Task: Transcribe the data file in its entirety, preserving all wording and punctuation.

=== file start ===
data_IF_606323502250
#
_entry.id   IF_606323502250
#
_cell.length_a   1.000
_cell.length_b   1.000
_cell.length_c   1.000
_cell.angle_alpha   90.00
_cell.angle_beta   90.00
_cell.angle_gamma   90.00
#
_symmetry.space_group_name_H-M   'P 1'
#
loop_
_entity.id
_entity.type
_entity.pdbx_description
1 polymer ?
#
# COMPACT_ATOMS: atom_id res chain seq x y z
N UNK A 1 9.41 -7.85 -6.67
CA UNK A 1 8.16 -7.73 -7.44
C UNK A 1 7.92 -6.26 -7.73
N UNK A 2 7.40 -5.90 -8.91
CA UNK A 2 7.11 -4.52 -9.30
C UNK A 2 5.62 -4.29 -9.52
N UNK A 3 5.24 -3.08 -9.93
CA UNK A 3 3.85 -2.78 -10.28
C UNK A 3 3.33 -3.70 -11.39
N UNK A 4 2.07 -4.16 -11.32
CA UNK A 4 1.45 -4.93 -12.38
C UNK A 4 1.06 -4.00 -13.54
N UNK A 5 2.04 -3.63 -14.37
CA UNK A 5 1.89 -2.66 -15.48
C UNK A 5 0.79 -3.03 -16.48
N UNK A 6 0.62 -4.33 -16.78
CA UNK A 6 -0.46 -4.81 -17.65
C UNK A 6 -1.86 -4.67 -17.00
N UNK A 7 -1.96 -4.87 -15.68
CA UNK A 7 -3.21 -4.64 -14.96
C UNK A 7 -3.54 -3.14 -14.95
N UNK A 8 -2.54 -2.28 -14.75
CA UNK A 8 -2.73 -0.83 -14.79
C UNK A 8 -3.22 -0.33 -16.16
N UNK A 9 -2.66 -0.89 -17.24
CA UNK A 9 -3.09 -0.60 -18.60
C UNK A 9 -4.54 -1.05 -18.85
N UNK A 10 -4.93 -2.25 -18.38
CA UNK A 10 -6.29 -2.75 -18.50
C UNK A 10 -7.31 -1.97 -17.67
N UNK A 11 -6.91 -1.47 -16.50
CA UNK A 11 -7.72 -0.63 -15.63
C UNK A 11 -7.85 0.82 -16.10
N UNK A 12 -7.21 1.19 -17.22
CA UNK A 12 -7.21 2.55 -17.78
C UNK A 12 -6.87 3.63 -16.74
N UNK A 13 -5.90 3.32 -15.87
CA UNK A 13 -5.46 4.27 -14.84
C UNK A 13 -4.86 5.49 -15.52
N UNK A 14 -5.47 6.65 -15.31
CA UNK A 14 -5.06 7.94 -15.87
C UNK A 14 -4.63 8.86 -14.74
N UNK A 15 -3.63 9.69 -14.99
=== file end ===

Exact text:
data_IF_606323502250
#
_entry.id   IF_606323502250
#
_cell.length_a   1.000
_cell.length_b   1.000
_cell.length_c   1.000
_cell.angle_alpha   90.00
_cell.angle_beta   90.00
_cell.angle_gamma   90.00
#
_symmetry.space_group_name_H-M   'P 1'
#
loop_
_entity.id
_entity.type
_entity.pdbx_description
1 polymer ?
#
# COMPACT_ATOMS: atom_id res chain seq x y z
N UNK A 1 9.41 -7.85 -6.67
CA UNK A 1 8.16 -7.73 -7.44
C UNK A 1 7.92 -6.26 -7.73
N UNK A 2 7.40 -5.90 -8.91
CA UNK A 2 7.11 -4.52 -9.30
C UNK A 2 5.62 -4.29 -9.52
N UNK A 3 5.24 -3.08 -9.93
CA UNK A 3 3.85 -2.78 -10.28
C UNK A 3 3.33 -3.70 -11.39
N UNK A 4 2.07 -4.16 -11.32
CA UNK A 4 1.45 -4.93 -12.38
C UNK A 4 1.06 -4.00 -13.54
N UNK A 5 2.04 -3.63 -14.37
CA UNK A 5 1.89 -2.66 -15.48
C UNK A 5 0.79 -3.03 -16.48
N UNK A 6 0.62 -4.33 -16.78
CA UNK A 6 -0.46 -4.81 -17.65
C UNK A 6 -1.86 -4.67 -17.00
N UNK A 7 -1.96 -4.87 -15.68
CA UNK A 7 -3.21 -4.64 -14.96
C UNK A 7 -3.54 -3.14 -14.95
N UNK A 8 -2.54 -2.28 -14.75
CA UNK A 8 -2.73 -0.83 -14.79
C UNK A 8 -3.22 -0.33 -16.16
N UNK A 9 -2.66 -0.89 -17.24
CA UNK A 9 -3.09 -0.60 -18.60
C UNK A 9 -4.54 -1.05 -18.85
N UNK A 10 -4.93 -2.25 -18.38
CA UNK A 10 -6.29 -2.75 -18.50
C UNK A 10 -7.31 -1.97 -17.67
N UNK A 11 -6.91 -1.47 -16.50
CA UNK A 11 -7.72 -0.63 -15.63
C UNK A 11 -7.85 0.82 -16.10
N UNK A 12 -7.21 1.19 -17.22
CA UNK A 12 -7.21 2.55 -17.78
C UNK A 12 -6.87 3.63 -16.74
N UNK A 13 -5.90 3.32 -15.87
CA UNK A 13 -5.46 4.27 -14.84
C UNK A 13 -4.86 5.49 -15.52
N UNK A 14 -5.47 6.65 -15.31
CA UNK A 14 -5.06 7.94 -15.87
C UNK A 14 -4.63 8.86 -14.74
N UNK A 15 -3.63 9.69 -14.99